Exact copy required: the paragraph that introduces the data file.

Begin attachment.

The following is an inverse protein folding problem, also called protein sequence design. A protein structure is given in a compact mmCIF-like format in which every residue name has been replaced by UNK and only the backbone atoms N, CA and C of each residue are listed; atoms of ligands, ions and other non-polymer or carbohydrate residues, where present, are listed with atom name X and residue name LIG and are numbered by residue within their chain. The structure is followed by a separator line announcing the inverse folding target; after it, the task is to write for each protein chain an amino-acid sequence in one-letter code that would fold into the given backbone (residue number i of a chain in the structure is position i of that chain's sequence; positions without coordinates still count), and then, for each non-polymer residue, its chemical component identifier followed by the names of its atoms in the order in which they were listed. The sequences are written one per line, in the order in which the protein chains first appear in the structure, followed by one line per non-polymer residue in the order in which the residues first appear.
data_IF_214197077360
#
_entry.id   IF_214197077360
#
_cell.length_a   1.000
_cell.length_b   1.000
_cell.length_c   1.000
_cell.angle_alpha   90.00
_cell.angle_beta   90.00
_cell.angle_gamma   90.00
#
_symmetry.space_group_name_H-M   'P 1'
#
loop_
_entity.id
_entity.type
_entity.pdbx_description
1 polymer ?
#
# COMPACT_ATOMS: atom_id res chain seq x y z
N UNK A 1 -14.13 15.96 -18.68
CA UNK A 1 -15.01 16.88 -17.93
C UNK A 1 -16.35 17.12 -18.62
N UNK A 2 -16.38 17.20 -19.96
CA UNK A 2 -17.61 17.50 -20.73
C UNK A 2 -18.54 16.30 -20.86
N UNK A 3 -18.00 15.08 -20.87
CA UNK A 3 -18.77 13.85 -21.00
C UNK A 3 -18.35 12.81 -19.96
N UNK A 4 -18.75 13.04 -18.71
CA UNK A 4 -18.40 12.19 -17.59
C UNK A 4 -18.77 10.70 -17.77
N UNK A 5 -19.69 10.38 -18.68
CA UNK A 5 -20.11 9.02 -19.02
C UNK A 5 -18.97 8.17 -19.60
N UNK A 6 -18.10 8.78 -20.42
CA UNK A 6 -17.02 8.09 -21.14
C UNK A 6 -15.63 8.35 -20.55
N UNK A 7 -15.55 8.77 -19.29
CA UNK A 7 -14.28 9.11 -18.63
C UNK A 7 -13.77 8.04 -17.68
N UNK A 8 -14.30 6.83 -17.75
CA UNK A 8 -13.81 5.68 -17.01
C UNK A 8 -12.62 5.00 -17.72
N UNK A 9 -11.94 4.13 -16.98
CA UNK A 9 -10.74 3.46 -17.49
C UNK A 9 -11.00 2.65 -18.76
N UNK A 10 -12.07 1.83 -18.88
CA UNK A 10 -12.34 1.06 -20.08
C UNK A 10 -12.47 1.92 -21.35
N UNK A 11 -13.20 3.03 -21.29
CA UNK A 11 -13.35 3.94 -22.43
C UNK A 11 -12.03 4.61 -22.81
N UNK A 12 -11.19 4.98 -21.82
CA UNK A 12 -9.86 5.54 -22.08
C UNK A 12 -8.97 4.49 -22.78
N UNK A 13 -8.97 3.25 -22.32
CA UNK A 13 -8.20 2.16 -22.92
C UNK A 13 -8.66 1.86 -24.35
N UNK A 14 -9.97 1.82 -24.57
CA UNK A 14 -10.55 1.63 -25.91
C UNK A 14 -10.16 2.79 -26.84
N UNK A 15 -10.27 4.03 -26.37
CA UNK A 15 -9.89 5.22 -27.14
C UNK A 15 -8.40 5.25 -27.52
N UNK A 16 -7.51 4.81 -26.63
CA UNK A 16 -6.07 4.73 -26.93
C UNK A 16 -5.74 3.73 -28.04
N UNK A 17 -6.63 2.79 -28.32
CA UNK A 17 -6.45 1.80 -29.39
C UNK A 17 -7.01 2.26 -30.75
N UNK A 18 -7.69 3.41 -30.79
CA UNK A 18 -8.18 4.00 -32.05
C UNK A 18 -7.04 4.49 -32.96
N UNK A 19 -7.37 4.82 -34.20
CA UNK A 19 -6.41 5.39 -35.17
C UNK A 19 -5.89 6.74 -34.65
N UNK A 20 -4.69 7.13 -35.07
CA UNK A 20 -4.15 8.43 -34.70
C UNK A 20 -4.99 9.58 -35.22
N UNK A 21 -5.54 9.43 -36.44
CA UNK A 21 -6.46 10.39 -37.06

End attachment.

The following is an inverse protein folding problem, also called protein sequence design. A protein structure is given in a compact mmCIF-like format in which every residue name has been replaced by UNK and only the backbone atoms N, CA and C of each residue are listed; atoms of ligands, ions and other non-polymer or carbohydrate residues, where present, are listed with atom name X and residue name LIG and are numbered by residue within their chain. The structure is followed by a separator line announcing the inverse folding target; after it, the task is to write for each protein chain an amino-acid sequence in one-letter code that would fold into the given backbone (residue number i of a chain in the structure is position i of that chain's sequence; positions without coordinates still count), and then, for each non-polymer residue, its chemical component identifier followed by the names of its atoms in the order in which they were listed. The sequences are written one per line, in the order in which the protein chains first appear in the structure, followed by one line per non-polymer residue in the order in which the residues first appear.